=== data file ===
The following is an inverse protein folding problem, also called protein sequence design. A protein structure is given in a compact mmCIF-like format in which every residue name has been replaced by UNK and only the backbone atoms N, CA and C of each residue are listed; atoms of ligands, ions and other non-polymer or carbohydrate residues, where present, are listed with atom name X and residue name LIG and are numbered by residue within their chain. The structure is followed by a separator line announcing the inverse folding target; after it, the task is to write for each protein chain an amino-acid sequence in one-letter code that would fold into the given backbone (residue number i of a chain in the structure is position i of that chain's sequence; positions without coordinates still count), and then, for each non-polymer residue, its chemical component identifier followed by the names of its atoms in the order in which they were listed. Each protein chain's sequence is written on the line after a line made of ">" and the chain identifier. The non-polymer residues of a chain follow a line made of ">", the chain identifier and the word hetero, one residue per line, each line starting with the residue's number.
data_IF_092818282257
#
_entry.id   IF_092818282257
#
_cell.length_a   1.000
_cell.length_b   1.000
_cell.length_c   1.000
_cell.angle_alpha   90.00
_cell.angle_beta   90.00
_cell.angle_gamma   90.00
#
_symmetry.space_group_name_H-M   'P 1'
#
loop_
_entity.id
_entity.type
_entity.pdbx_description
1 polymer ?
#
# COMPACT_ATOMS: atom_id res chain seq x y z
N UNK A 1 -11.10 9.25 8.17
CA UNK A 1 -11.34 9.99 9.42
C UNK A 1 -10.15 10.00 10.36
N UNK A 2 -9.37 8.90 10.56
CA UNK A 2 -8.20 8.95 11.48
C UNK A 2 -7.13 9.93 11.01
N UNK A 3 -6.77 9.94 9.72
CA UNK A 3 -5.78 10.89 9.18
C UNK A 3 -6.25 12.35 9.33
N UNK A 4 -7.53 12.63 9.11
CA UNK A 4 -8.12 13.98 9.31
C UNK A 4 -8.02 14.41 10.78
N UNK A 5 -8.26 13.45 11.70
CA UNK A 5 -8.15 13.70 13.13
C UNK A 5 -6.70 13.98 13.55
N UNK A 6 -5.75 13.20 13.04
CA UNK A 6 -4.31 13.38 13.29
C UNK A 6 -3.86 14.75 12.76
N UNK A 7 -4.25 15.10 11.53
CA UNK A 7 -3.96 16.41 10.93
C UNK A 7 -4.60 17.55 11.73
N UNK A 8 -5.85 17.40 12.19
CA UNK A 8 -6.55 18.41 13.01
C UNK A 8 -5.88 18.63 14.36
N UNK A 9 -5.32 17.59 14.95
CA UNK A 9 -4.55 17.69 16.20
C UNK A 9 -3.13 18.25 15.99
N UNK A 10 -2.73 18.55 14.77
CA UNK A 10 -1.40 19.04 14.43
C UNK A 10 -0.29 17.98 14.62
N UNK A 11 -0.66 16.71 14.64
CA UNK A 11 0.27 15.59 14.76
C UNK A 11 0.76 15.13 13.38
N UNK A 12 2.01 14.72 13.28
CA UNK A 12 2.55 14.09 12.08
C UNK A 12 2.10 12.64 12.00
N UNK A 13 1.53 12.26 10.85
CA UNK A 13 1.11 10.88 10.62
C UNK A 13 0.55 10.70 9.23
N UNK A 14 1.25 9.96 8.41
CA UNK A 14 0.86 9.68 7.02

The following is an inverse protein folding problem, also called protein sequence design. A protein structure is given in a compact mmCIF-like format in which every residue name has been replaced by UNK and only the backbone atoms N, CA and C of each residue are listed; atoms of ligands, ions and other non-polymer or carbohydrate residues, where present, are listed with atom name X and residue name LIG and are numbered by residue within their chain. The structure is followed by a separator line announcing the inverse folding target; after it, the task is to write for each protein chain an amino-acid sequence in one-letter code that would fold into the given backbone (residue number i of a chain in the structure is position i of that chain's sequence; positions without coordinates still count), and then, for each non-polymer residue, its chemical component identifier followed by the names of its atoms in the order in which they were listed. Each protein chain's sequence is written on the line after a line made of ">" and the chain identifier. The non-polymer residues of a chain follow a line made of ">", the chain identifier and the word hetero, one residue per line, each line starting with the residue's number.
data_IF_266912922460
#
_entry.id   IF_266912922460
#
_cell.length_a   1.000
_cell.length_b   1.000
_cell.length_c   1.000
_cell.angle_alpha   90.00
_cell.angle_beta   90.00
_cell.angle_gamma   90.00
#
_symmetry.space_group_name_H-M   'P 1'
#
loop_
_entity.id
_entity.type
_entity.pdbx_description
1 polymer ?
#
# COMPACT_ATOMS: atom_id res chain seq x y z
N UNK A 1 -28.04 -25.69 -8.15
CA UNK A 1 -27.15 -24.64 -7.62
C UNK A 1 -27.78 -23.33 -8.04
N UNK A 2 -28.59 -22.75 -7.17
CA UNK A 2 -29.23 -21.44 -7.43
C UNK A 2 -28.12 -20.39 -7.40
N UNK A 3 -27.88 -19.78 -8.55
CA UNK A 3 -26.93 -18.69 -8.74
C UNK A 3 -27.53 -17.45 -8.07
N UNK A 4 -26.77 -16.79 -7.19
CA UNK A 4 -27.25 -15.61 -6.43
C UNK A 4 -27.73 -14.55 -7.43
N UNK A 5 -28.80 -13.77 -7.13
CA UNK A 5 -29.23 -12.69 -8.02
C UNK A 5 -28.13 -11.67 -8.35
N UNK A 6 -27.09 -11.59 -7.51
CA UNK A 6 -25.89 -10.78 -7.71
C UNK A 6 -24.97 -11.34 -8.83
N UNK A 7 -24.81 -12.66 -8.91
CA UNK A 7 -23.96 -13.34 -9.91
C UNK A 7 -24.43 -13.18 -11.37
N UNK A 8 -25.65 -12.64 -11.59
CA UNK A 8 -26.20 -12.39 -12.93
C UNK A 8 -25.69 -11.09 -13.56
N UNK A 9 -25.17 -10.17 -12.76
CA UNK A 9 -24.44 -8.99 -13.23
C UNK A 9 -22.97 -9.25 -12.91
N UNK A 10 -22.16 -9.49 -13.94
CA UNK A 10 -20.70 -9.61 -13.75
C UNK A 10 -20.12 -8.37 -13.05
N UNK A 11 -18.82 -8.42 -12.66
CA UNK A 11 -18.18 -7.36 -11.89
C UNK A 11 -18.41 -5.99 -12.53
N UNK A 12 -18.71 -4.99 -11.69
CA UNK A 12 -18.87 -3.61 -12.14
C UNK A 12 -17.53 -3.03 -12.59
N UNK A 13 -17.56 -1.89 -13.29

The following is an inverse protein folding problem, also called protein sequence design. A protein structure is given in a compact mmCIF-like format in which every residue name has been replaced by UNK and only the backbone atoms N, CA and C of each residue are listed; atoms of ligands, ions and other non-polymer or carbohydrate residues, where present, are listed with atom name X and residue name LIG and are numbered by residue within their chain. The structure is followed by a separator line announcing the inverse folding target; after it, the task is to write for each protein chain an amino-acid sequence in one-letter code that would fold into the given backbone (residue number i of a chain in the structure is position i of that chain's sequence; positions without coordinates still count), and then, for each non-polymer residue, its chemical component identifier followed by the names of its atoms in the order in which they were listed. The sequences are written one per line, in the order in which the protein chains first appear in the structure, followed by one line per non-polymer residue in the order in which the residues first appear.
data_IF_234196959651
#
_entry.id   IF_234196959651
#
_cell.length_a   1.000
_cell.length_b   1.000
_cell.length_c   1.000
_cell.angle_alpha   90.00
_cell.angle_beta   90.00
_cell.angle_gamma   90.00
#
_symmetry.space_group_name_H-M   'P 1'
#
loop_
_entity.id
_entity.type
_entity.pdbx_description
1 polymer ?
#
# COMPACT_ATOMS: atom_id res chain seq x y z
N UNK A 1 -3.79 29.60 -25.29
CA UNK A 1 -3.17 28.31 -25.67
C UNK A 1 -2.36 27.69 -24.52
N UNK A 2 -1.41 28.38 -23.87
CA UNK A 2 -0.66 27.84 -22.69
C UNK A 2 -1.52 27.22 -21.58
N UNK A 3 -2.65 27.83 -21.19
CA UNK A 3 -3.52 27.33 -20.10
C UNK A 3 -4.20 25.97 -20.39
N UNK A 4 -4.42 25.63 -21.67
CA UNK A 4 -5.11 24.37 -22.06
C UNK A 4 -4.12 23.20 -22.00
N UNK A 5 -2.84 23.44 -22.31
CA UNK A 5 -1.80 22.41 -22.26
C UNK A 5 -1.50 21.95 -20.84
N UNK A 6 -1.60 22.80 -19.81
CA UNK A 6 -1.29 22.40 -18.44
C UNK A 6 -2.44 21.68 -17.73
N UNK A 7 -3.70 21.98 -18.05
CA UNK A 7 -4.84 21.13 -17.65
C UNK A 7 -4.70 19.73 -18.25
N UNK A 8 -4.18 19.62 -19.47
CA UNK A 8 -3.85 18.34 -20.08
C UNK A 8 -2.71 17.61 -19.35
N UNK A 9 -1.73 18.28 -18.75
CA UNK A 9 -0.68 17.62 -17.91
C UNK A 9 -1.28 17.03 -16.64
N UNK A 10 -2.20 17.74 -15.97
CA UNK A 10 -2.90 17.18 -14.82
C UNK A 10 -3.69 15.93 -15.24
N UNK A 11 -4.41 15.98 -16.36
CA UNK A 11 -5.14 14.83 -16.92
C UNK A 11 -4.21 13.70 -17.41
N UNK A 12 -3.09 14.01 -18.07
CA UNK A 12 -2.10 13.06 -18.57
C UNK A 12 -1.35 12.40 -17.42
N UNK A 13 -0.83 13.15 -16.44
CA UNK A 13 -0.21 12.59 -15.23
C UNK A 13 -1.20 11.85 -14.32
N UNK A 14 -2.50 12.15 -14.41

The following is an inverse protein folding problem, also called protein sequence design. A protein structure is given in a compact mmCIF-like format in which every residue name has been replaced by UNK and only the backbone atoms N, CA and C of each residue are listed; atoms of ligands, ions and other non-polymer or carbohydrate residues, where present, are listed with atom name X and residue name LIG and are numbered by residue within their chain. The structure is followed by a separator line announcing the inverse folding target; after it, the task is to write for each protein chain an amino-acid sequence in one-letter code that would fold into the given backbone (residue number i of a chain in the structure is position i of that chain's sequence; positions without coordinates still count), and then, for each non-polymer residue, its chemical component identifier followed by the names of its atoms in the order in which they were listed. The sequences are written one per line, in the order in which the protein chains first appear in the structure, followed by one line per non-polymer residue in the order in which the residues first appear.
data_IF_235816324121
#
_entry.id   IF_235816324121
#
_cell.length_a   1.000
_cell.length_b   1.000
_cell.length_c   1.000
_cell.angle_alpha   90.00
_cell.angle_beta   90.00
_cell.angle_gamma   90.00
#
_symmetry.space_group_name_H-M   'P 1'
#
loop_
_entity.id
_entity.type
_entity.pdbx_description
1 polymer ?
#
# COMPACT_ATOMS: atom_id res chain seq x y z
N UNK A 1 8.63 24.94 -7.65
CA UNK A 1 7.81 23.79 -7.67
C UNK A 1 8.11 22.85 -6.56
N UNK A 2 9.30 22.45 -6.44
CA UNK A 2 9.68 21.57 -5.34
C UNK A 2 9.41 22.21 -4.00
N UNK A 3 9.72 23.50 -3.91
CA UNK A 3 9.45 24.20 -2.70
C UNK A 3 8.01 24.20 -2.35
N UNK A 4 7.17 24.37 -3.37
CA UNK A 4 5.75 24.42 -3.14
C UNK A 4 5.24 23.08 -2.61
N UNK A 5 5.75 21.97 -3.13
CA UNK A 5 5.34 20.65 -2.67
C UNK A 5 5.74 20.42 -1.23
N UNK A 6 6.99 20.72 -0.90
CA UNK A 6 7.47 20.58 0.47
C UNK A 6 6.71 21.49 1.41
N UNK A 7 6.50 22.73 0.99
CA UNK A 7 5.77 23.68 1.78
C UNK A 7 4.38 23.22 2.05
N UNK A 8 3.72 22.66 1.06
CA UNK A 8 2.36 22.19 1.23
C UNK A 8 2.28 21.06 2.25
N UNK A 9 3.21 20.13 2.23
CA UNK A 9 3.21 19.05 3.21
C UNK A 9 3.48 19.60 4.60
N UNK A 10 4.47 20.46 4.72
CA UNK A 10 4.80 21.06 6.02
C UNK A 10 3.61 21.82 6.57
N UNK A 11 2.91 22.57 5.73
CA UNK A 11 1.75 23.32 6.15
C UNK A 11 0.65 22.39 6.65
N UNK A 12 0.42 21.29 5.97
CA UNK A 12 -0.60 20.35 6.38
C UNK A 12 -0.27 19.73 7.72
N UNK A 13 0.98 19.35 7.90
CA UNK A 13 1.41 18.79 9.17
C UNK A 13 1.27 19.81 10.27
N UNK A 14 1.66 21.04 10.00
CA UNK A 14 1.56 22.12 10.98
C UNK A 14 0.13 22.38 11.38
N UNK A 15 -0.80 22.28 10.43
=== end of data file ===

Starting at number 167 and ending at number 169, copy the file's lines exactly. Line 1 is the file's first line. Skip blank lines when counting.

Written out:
CA UNK A 9 -0.68 17.62 -17.91
C UNK A 9 -1.28 17.03 -16.64
N UNK A 10 -2.20 17.74 -15.97